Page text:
7. "Unknown Citizen"
  8. "It's when I Touch You"
  9. "Hippie and the Skinhead"
  10. "Try to Remember to Forget (Riviera Cowboy)"
  11. "Jenny Kissed Me and it Was..."
  12. "Widdecombe Fair"
  13. "Neville Thumbcatch"
  14. "Once Again (Flight Number Ten)"
  15. "Pay No Attention"
  16. "April"

Filmography[edit]

References[edit]

  1. ^ a b c Document FO 916/1345, The National Archives, Kew, England.
  2. ^ The regeneration game — TV repeats, The Times, London, 30 November 1991.
  3. ^ TV Review: Walking On The Wilde Side, Evening Standard, London, 17 July 2001.
  4. ^ Mr Showbiz Byline Chris Young, Evening Times, Glasgow, 6 April 2002.
  5. ^ Television: TV Heroes, The Independent, London, 23 January 2003.
  6. ^ FAQ at the Wayback Machine (archived August 18, 2003), Hellfire Club website.
  7. ^ a b Ballard, J. G. (2008). Miracles of Life: Shanghai to Shepperton: an autobiography. London: Fourth Estate. ISBN 978-0-00-727072-9.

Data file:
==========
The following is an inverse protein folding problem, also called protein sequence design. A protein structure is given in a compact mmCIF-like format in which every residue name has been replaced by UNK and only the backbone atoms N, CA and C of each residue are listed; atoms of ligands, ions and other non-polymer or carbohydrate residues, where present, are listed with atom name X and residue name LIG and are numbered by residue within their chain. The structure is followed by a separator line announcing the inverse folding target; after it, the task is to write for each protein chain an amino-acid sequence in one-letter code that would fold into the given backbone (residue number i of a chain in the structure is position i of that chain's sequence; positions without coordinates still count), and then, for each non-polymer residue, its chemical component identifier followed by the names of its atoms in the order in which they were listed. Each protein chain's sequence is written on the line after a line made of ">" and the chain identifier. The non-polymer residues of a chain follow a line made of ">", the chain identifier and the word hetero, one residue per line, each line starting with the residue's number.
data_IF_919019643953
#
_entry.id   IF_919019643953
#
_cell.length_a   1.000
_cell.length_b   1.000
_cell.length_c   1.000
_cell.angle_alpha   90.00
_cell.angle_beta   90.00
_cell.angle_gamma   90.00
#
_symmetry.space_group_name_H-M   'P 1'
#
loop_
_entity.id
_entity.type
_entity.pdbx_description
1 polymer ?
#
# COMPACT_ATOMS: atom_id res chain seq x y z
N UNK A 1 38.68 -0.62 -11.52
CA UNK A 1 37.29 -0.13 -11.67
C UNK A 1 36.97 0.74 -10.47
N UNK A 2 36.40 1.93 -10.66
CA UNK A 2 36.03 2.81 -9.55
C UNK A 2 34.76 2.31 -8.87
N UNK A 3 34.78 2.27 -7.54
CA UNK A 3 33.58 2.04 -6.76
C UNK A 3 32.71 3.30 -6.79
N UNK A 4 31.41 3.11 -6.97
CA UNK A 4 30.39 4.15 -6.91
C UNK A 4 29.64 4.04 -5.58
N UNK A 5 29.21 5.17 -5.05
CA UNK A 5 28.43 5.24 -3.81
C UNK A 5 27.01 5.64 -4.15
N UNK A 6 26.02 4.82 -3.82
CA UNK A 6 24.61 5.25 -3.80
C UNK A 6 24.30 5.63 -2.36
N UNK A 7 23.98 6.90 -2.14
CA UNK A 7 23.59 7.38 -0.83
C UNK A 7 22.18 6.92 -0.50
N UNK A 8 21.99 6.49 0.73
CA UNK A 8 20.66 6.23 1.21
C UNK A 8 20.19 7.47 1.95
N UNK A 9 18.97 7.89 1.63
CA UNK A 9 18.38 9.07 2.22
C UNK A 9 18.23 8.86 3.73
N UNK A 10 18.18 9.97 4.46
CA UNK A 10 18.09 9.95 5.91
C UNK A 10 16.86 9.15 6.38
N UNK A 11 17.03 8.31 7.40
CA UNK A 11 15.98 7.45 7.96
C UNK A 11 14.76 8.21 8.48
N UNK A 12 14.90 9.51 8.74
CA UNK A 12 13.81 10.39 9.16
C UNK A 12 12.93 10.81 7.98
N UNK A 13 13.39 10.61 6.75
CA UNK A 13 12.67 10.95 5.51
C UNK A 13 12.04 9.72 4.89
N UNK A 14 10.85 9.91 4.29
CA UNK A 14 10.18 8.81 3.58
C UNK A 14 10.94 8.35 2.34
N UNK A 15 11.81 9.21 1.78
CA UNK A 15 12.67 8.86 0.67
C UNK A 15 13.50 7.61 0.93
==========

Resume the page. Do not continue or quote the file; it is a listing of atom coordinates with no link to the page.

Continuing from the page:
8. ^ Civil Assembly Organization entry list, British Residents' Association, June 1943.
  9. ^ Mark Brown, "Newly unearthed ITV play could be first ever gay television drama", The Guardian, 16 March 2013.
  10. ^ Adrian Wright, West End Broadway, Woodridge: Boydell Press, 2012, p. 92.
  11. ^ British Theatre Guide, 1983.
  12. ^ "Timeshift, Series 13, How to be Sherlock Holmes: The Many Faces of a Master Detective, Web exclusive: Peter Wyngarde on double detection (audio)". BBC Four. Retrieved 10 October 2015. 
  13. ^ http://www.channel4.com/programmes/it-was-alright-in-the/on-demand/61558-003
  14. ^ "Peter Wyngarde Discography". Discogs.com. Retrieved 10 October 2015. 


External links[edit]